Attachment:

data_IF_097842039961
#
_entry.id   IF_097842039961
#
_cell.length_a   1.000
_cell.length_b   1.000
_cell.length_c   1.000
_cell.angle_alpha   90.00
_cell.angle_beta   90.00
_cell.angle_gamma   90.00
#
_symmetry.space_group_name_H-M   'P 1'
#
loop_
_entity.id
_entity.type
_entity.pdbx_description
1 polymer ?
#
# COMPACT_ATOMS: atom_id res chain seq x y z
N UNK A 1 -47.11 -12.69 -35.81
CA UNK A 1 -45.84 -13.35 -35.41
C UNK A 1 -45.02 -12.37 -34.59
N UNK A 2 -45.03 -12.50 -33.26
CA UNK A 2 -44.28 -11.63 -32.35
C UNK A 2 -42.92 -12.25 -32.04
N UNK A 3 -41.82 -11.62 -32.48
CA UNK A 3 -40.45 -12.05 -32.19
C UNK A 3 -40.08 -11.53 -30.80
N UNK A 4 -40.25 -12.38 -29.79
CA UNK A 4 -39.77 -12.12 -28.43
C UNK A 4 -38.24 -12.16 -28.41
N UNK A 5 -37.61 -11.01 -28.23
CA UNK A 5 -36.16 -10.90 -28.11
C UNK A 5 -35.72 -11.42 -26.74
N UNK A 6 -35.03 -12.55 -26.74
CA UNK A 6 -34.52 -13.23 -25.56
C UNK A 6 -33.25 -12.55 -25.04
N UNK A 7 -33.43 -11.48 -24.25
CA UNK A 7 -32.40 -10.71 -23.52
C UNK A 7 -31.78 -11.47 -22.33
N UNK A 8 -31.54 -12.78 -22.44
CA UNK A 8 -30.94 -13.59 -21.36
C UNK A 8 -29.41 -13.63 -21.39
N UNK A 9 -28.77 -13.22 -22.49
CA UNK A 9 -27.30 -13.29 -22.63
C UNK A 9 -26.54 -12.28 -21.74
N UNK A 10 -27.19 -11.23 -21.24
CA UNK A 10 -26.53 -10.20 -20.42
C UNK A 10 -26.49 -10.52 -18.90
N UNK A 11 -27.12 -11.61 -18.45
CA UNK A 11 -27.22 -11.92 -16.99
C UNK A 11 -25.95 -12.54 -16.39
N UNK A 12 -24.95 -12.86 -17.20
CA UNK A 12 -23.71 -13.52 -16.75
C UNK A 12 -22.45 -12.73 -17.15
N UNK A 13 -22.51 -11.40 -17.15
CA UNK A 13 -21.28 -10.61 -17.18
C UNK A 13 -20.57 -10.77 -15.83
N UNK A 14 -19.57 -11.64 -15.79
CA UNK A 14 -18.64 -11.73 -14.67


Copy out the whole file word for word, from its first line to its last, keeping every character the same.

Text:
data_IF_097842039961
#
_entry.id   IF_097842039961
#
_cell.length_a   1.000
_cell.length_b   1.000
_cell.length_c   1.000
_cell.angle_alpha   90.00
_cell.angle_beta   90.00
_cell.angle_gamma   90.00
#
_symmetry.space_group_name_H-M   'P 1'
#
loop_
_entity.id
_entity.type
_entity.pdbx_description
1 polymer ?
#
# COMPACT_ATOMS: atom_id res chain seq x y z
N UNK A 1 -47.11 -12.69 -35.81
CA UNK A 1 -45.84 -13.35 -35.41
C UNK A 1 -45.02 -12.37 -34.59
N UNK A 2 -45.03 -12.50 -33.26
CA UNK A 2 -44.28 -11.63 -32.35
C UNK A 2 -42.92 -12.25 -32.04
N UNK A 3 -41.82 -11.62 -32.48
CA UNK A 3 -40.45 -12.05 -32.19
C UNK A 3 -40.08 -11.53 -30.80
N UNK A 4 -40.25 -12.38 -29.79
CA UNK A 4 -39.77 -12.12 -28.43
C UNK A 4 -38.24 -12.16 -28.41
N UNK A 5 -37.61 -11.01 -28.23
CA UNK A 5 -36.16 -10.90 -28.11
C UNK A 5 -35.72 -11.42 -26.74
N UNK A 6 -35.03 -12.55 -26.74
CA UNK A 6 -34.52 -13.23 -25.56
C UNK A 6 -33.25 -12.55 -25.04
N UNK A 7 -33.43 -11.48 -24.25
CA UNK A 7 -32.40 -10.71 -23.52
C UNK A 7 -31.78 -11.47 -22.33
N UNK A 8 -31.54 -12.78 -22.44
CA UNK A 8 -30.94 -13.59 -21.36
C UNK A 8 -29.41 -13.63 -21.39
N UNK A 9 -28.77 -13.22 -22.49
CA UNK A 9 -27.30 -13.29 -22.63
C UNK A 9 -26.54 -12.28 -21.74
N UNK A 10 -27.19 -11.23 -21.24
CA UNK A 10 -26.53 -10.20 -20.42
C UNK A 10 -26.49 -10.52 -18.90
N UNK A 11 -27.12 -11.61 -18.45
CA UNK A 11 -27.22 -11.92 -16.99
C UNK A 11 -25.95 -12.54 -16.39
N UNK A 12 -24.95 -12.86 -17.20
CA UNK A 12 -23.71 -13.52 -16.75
C UNK A 12 -22.45 -12.73 -17.15
N UNK A 13 -22.51 -11.40 -17.15
CA UNK A 13 -21.28 -10.61 -17.18
C UNK A 13 -20.57 -10.77 -15.83
N UNK A 14 -19.57 -11.64 -15.79
CA UNK A 14 -18.64 -11.73 -14.67